Your conclusion that padding is unnecessary is right. It's always possible to determine the length of the input unambiguously from the length of the encoded sequence.

However, padding is useful in situations where base64 encoded strings are concatenated in such a way that the lengths of the individual sequences are lost, as might happen, for example, in a very simple network protocol.

If unpadded strings are concatenated, it's impossible to recover the original data because information about the number of odd bytes at the end of each individual sequence is lost. However, if padded sequences are used, there's no ambiguity, and the sequence as a whole can be decoded correctly.

Edit: An Illustration

Suppose we have a program that base64-encodes words, concatenates them and sends them over a network. It encodes "I", "AM" and "TJM", sandwiches the results together without padding and transmits them.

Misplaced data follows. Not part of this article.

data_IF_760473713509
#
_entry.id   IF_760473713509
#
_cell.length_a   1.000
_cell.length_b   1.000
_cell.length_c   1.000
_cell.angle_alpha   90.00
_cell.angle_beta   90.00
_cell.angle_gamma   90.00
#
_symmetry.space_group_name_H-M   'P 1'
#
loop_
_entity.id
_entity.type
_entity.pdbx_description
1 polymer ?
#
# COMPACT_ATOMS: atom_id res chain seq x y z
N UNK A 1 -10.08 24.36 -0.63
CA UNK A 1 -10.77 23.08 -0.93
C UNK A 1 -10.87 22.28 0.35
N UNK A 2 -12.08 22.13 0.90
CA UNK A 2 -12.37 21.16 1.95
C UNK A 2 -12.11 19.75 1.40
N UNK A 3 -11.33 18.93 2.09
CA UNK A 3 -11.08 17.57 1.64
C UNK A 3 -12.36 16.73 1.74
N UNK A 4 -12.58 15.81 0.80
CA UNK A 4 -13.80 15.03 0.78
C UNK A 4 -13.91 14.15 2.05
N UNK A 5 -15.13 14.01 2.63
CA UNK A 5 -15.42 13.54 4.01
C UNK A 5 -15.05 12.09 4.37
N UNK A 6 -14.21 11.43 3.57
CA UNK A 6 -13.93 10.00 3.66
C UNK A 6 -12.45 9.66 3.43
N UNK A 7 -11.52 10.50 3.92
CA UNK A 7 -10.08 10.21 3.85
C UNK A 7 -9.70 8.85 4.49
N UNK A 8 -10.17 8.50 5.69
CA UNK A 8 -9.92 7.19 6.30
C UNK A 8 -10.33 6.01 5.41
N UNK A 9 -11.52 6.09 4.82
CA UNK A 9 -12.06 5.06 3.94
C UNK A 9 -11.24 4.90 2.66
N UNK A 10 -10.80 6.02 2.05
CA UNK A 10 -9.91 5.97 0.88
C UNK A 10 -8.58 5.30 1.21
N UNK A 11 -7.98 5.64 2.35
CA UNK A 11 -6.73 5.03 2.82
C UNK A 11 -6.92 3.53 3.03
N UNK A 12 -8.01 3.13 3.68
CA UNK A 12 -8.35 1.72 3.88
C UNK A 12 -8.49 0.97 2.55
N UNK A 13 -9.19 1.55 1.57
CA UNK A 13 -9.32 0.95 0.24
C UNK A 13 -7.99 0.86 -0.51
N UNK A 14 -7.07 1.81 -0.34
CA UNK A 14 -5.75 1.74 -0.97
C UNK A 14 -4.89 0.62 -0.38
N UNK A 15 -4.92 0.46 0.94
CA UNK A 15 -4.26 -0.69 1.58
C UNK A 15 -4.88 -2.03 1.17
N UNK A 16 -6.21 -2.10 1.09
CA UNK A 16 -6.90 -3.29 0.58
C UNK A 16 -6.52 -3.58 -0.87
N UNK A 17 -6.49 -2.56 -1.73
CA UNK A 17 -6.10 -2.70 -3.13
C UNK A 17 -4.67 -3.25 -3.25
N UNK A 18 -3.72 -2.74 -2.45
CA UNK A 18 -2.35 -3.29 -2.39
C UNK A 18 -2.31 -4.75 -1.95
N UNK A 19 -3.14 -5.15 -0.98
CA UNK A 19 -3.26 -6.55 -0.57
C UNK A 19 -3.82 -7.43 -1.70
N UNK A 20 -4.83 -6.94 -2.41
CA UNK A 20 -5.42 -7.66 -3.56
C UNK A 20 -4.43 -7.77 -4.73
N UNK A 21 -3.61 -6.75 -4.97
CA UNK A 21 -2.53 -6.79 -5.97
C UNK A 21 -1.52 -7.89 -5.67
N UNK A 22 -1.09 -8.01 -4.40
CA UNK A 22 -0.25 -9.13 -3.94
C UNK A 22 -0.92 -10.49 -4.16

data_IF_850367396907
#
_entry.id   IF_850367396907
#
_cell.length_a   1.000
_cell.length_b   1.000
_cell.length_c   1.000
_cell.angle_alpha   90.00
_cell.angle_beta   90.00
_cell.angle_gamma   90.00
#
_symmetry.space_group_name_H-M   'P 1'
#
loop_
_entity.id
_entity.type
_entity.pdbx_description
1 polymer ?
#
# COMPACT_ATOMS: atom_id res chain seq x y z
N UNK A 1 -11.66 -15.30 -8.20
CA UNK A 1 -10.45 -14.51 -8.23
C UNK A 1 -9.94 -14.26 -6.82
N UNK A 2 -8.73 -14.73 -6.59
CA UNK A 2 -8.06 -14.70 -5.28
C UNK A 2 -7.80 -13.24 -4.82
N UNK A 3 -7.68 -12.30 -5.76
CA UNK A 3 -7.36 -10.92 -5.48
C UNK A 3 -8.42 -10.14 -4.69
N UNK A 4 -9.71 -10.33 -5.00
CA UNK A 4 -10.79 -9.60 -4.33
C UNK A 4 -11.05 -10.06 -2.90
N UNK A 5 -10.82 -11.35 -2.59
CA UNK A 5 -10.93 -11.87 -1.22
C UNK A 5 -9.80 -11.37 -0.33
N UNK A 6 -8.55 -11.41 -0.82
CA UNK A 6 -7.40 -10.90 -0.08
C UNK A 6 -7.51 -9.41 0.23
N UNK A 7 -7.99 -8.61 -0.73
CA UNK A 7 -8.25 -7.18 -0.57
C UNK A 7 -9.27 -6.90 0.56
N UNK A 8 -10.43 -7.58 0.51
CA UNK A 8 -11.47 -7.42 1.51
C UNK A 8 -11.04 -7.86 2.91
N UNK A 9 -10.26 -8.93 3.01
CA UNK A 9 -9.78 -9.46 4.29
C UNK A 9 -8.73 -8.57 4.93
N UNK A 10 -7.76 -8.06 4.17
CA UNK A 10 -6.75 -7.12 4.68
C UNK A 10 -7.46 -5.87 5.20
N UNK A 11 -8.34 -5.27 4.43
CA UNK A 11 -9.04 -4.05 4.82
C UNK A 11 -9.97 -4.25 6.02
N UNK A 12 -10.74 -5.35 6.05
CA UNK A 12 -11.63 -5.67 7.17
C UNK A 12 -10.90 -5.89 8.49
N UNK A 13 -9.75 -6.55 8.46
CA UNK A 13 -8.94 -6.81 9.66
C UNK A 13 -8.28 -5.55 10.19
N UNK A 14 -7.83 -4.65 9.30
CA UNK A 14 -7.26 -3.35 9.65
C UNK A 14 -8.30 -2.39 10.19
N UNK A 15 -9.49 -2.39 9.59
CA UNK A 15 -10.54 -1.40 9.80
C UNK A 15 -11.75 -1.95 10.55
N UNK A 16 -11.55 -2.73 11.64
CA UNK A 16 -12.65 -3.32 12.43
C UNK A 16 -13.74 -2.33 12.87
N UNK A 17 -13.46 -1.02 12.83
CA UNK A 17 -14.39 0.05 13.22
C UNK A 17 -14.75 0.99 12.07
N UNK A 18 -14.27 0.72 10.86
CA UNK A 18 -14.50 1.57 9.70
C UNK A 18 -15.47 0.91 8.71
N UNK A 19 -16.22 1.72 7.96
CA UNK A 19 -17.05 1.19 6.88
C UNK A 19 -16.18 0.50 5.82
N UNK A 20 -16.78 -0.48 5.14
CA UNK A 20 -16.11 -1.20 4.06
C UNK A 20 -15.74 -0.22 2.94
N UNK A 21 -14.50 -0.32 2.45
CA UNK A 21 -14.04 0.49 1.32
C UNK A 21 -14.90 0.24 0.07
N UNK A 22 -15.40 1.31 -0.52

• I encodes to SQ (SQ== with padding)
  • AM encodes to QU0 (QU0= with padding)
  • TJM encodes to VEpN (VEpN with padding)

So the transmitted data is SQQU0VEpN. The receiver base64-decodes this as I\x04\x14\xd1Q) instead of the intended IAMTJM. The result is nonsense because the sender has destroyed information about where each word ends in the encoded sequence. If the sender had sent SQ==QU0=VEpN instead, the receiver could have decoded this as three separate base64 sequences which would concatenate to give IAMTJM.

Why Bother with Padding?

Why not just design the protocol to prefix each word with an integer length? Then the receiver could decode the stream correctly and there would be no need for padding.

That's a great idea, as long as we know the length of the data we're encoding before we start encoding it. But what if, instead of words, we were encoding chunks of video from a live camera? We might not know the length of each chunk in advance.

If the protocol used padding, there would be no need to transmit a length at all. The data could be encoded as it came in from the camera, each chunk terminated with padding, and the receiver would be able to decode the stream correctly.

Obviously that's a very contrived example, but perhaps it illustrates why padding might conceivably be helpful in some situations.